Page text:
A common lament among comics lovers is that there aren't enough books for kids anymore, and it's a valid one. The average comic is written to be understood by preteens and up, while the average reader hovers somewhere around the age 30, and it’s unlikely that this trend is going to reverse anytime soon. But most of those 30-year-olds aren’t readers today because they started in their late teens or early twenties, they’re readers today because they had their initial exposure to comics probably before the age of ten. Even though we’ve been trying to convince the rest of the world that comics aren’t for kids anymore since 1986, kids are absolutely necessary to the medium’s survival. If comic books hope to have a future amidst rapidly-evolving children’s media and Michelle Obama’s Let’s Move! program, then a healthy percentage of comics published today need to be geared toward the under-ten crowd, and they need to be good.
Fortunately, we have Mike Kunkel’s Herobear and the Kid: Saving Time#1 to show everybody how it’s done.
Here's a fun fact: when you Google Sex Criminals, the first result you get does not, in fact, refer to the new Image Comics series from Matt Fraction and Chip Zdarsky. Instead, in a deft maneuver to remind us of the blackness that surrounds us, the byzantine network of pneumatic tubes that constitutes Google’s search engine front-loads the page with a link to the National Sex Offender Registry. For the record, internet: Sex Criminals is a funny, engaging, and inventive new comic book about sex, love, and fighting the man, with a clever sci-fi twist. Sex offenders are not. For more on the hilarious differences between the two, continue reading.
Cat Person collects Seo Kim's daily comics, issues 2-5 of Michael Deforge's anthology Lose are collected in A Body Beneath, 1000 Crushes is a compilation of excepts from various books by Elisha Lim and new work, and Jesse Jacobs' Safari Honeymoon follows a pair of newlyweds into an otherworldly forest. Check out all four comic covers after the cut.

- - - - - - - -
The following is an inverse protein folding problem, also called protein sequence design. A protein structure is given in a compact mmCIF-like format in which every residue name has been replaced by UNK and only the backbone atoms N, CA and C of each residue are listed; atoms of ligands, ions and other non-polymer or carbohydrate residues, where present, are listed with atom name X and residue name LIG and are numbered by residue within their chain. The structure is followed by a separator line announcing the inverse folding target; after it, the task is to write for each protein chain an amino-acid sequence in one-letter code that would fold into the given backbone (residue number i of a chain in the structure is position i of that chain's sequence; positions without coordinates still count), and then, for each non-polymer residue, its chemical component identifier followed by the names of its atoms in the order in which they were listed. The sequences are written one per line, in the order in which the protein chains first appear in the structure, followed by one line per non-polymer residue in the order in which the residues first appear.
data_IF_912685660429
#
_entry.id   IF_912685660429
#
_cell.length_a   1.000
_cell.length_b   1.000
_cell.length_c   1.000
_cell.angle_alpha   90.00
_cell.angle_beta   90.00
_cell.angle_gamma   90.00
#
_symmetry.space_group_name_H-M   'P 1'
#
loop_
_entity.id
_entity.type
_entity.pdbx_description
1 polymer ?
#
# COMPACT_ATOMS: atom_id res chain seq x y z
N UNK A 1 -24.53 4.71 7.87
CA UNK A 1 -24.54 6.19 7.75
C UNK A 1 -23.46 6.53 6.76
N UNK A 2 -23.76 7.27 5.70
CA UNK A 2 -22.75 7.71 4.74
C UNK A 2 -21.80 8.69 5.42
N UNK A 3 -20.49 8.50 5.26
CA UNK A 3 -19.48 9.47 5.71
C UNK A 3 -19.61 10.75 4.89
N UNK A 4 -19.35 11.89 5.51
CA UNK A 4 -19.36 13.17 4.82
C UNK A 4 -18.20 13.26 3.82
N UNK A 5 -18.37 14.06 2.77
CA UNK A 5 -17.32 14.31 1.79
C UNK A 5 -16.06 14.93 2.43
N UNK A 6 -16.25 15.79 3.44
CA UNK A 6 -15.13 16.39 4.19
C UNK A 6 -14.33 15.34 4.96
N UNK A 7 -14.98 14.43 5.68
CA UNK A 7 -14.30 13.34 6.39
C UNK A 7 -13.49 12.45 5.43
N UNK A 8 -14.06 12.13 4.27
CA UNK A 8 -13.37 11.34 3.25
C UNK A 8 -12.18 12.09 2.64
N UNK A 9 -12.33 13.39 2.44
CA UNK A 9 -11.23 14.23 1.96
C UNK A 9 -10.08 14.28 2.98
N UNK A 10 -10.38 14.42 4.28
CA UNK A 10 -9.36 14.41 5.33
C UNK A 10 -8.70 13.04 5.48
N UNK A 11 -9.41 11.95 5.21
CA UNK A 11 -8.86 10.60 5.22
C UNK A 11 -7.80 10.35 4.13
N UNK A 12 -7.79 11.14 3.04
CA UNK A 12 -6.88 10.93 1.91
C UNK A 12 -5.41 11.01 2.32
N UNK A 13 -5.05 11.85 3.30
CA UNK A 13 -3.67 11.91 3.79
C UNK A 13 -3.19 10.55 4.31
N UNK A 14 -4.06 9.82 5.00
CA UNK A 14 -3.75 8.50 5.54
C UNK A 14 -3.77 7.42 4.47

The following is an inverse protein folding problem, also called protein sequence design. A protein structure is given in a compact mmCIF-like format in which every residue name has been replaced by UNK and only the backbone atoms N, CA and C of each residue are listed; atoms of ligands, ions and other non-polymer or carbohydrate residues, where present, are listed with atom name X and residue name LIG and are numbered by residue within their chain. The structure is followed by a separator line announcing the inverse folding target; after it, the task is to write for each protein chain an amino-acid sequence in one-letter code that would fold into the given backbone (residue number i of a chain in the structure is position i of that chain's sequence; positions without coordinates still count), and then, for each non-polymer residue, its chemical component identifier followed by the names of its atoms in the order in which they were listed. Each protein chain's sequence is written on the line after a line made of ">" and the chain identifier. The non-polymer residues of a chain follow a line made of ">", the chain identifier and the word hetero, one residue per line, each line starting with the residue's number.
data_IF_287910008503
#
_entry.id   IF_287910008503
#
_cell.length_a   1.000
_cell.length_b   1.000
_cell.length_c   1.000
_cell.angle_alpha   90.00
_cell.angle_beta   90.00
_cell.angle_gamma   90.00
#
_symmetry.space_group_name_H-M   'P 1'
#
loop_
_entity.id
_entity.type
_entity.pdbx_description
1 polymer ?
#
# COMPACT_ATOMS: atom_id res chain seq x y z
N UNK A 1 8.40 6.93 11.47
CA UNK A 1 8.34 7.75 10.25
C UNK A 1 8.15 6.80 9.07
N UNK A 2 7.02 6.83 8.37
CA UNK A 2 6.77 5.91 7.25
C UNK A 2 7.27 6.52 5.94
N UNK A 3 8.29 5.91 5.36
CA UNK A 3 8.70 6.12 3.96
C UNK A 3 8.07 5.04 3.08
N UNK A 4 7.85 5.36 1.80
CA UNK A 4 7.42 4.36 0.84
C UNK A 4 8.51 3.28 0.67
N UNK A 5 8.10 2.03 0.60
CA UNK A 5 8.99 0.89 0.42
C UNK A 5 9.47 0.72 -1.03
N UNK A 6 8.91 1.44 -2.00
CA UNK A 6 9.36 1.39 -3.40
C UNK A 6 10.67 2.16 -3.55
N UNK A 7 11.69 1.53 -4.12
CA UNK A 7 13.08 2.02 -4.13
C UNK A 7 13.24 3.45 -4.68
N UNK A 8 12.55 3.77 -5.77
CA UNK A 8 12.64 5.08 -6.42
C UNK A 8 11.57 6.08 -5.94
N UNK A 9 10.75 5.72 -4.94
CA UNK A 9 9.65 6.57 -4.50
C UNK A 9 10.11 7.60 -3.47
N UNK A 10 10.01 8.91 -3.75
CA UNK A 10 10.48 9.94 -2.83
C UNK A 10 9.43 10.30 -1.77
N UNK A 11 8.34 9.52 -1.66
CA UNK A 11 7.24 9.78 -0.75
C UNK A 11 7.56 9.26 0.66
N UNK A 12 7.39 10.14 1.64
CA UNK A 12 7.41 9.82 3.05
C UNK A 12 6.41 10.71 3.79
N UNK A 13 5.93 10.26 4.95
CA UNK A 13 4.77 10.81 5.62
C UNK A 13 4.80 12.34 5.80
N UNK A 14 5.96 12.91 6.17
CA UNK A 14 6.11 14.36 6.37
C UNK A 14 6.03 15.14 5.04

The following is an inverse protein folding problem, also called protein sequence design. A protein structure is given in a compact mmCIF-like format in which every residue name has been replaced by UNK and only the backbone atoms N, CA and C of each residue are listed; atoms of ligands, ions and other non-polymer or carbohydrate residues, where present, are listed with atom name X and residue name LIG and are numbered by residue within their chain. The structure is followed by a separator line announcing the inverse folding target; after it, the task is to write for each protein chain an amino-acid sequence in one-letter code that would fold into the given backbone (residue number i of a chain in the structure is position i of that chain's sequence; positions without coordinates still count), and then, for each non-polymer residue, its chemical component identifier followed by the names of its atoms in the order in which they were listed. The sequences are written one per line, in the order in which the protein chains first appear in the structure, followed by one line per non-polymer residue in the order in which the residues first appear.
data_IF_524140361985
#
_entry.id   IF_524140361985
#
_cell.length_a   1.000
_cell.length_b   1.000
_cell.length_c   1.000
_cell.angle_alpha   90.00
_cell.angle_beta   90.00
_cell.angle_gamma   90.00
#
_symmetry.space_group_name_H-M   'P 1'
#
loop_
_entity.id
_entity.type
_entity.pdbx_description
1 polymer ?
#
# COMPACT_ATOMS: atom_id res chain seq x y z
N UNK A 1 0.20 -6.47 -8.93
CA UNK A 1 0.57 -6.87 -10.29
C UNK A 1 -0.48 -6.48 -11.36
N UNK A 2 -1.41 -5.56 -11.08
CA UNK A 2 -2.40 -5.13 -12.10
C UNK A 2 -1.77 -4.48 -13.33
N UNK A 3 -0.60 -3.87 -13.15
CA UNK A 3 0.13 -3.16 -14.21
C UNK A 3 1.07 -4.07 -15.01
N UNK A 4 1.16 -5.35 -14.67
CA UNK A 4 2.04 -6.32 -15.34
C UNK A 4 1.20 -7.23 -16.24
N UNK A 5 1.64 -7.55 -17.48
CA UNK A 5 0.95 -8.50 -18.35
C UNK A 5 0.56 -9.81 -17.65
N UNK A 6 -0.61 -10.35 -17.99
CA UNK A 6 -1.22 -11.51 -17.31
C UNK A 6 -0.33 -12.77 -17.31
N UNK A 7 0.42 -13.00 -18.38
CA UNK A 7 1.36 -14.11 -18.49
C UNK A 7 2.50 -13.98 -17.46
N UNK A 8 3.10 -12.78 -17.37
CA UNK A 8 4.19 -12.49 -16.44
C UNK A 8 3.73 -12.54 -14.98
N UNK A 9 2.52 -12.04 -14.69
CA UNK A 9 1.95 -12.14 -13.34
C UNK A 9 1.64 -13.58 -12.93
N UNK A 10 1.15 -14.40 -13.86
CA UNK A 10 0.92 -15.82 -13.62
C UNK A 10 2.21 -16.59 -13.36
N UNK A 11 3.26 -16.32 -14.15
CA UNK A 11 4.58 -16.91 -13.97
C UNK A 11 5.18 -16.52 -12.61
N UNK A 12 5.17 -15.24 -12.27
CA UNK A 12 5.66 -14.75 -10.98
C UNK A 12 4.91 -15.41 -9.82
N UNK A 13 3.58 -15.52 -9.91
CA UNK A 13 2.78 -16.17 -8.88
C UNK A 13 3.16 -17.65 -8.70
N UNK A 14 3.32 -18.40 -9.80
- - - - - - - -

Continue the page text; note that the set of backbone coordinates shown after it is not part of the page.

Since his quirky, moving, and massive Bottomless Belly Button made every person in the world's best books of 2008 list, cartoonist Dash Shaw has turned his attention to shorter forms and new media. The long-running webcomic Bodyworld, the short story collection The Unclothed Man in the 35th Century AD, and the IFC animated shorts of the same name have all been marked successes, but many readers, myself included, wondered how long it would be before Shaw cycled back around to a new original graphic novel.
New School, the artist’s first long-form OGN in five years, is now available from Fantagraphics Books, and it answers our wonder with its own. A hardbound, 340-page story of brotherhood, prophecy, and theme parks, New School is surreal, emotional, and delirious with color.
There's a secret in the comic book world, everyone, not just Betty and Veronica, loves Archie. And if you love Archie and you haven't read "Archie Marries..." you are missing out because it is one the most engaging and rewarding stories to date.
This book explores two of the greatest "What Ifs" ever
Jeff Parker and Steve Lieber's 5-issue "Underground" series from Image Comics gets collected in trade paperback form this Wednesday and the creative team is going to great lengths to get the word out. Working from the idea that more publishers equals more sales, they're angling for nearly every com
Life-defining choices aren't always easy to make. They can mean the difference between a life fulfilled and a life, well, less than fulfilled. Online sneaker purchases, setting a relationship status on Facebook, deciding between a croissant or a bagel breakfast sandwich, these are the things readers definitely won't find in "Revolver," an original graphic novel coming this July from "3 Story: The Secret History of the Giant Man" creator Matt Kindt
Tomorrow, the first trade paperback collection of Mike Carey and Peter Gross' Vertigo comic book series, "The Unwritten," hits bookstores. Subtitled "Tommy Taylor and the Case of the Bogus Identity," the book revolves around Tom Taylor, the son of a bestselling author named Wilson Taylor who mysteriously disappeared years before the story opens
Everybody knows Marvel's "Amazing Spider-Man" team digs on some Cutting Crew. How else can you explain the Premiere Hardcover coming out this week titled "I Just Died In Your Arms Tonight"?
Sure, in the context of the issues the trade contains (including ASM #600 and ASM Annual #36), it's easy to narrow it down thematically, but as the story highlights also include Aunt May's wedding and a battle with a dying Doctor Octopus, it could just as easily been called "One Wedding And A Non-Funeral."
Instead, Marvel did the right thing. And by "right thing," I mean "the thing
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